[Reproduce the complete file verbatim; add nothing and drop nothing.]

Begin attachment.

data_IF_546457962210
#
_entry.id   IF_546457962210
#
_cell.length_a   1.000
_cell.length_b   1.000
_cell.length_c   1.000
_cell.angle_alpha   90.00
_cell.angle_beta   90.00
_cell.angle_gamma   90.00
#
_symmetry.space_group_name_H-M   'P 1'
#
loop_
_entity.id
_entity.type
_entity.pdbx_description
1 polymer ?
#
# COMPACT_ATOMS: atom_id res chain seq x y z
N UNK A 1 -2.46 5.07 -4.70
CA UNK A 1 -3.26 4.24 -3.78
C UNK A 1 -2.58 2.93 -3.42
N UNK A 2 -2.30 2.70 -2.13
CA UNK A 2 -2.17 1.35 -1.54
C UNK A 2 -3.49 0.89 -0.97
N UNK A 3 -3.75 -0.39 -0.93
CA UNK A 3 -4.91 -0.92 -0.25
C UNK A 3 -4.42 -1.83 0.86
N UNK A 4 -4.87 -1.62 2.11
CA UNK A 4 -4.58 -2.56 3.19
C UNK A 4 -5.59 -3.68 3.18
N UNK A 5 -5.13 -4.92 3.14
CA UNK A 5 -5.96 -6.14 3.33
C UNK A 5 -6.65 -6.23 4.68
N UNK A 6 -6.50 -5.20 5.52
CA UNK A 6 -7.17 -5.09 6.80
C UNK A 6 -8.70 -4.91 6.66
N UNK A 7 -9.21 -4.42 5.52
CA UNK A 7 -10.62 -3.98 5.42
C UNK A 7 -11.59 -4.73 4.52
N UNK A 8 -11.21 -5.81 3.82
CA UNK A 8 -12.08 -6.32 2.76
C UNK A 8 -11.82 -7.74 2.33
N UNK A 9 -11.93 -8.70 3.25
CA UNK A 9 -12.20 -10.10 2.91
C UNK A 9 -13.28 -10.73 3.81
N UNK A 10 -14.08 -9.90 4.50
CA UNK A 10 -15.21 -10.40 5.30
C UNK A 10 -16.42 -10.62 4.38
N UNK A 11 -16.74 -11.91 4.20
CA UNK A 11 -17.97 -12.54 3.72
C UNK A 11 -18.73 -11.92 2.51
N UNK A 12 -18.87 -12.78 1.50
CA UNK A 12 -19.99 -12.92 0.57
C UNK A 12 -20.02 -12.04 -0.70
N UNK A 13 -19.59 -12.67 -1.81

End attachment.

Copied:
data_IF_546457962210
#
_entry.id   IF_546457962210
#
_cell.length_a   1.000
_cell.length_b   1.000
_cell.length_c   1.000
_cell.angle_alpha   90.00
_cell.angle_beta   90.00
_cell.angle_gamma   90.00
#
_symmetry.space_group_name_H-M   'P 1'
#
loop_
_entity.id
_entity.type
_entity.pdbx_description
1 polymer ?
#
# COMPACT_ATOMS: atom_id res chain seq x y z
N UNK A 1 -2.46 5.07 -4.70
CA UNK A 1 -3.26 4.24 -3.78
C UNK A 1 -2.58 2.93 -3.42
N UNK A 2 -2.30 2.70 -2.13
CA UNK A 2 -2.17 1.35 -1.54
C UNK A 2 -3.49 0.89 -0.97
N UNK A 3 -3.75 -0.39 -0.93
CA UNK A 3 -4.91 -0.92 -0.25
C UNK A 3 -4.42 -1.83 0.86
N UNK A 4 -4.87 -1.62 2.11
CA UNK A 4 -4.58 -2.56 3.19
C UNK A 4 -5.59 -3.68 3.18
N UNK A 5 -5.13 -4.92 3.14
CA UNK A 5 -5.96 -6.14 3.33
C UNK A 5 -6.65 -6.23 4.68
N UNK A 6 -6.50 -5.20 5.52
CA UNK A 6 -7.17 -5.09 6.80
C UNK A 6 -8.70 -4.91 6.66
N UNK A 7 -9.21 -4.42 5.52
CA UNK A 7 -10.62 -3.98 5.42
C UNK A 7 -11.59 -4.73 4.52
N UNK A 8 -11.21 -5.81 3.82
CA UNK A 8 -12.08 -6.32 2.76
C UNK A 8 -11.82 -7.74 2.33
N UNK A 9 -11.93 -8.70 3.25
CA UNK A 9 -12.20 -10.10 2.91
C UNK A 9 -13.28 -10.73 3.81
N UNK A 10 -14.08 -9.90 4.50
CA UNK A 10 -15.21 -10.40 5.30
C UNK A 10 -16.42 -10.62 4.38
N UNK A 11 -16.74 -11.91 4.20
CA UNK A 11 -17.97 -12.54 3.72
C UNK A 11 -18.73 -11.92 2.51
N UNK A 12 -18.87 -12.78 1.50
CA UNK A 12 -19.99 -12.92 0.57
C UNK A 12 -20.02 -12.04 -0.70
N UNK A 13 -19.59 -12.67 -1.81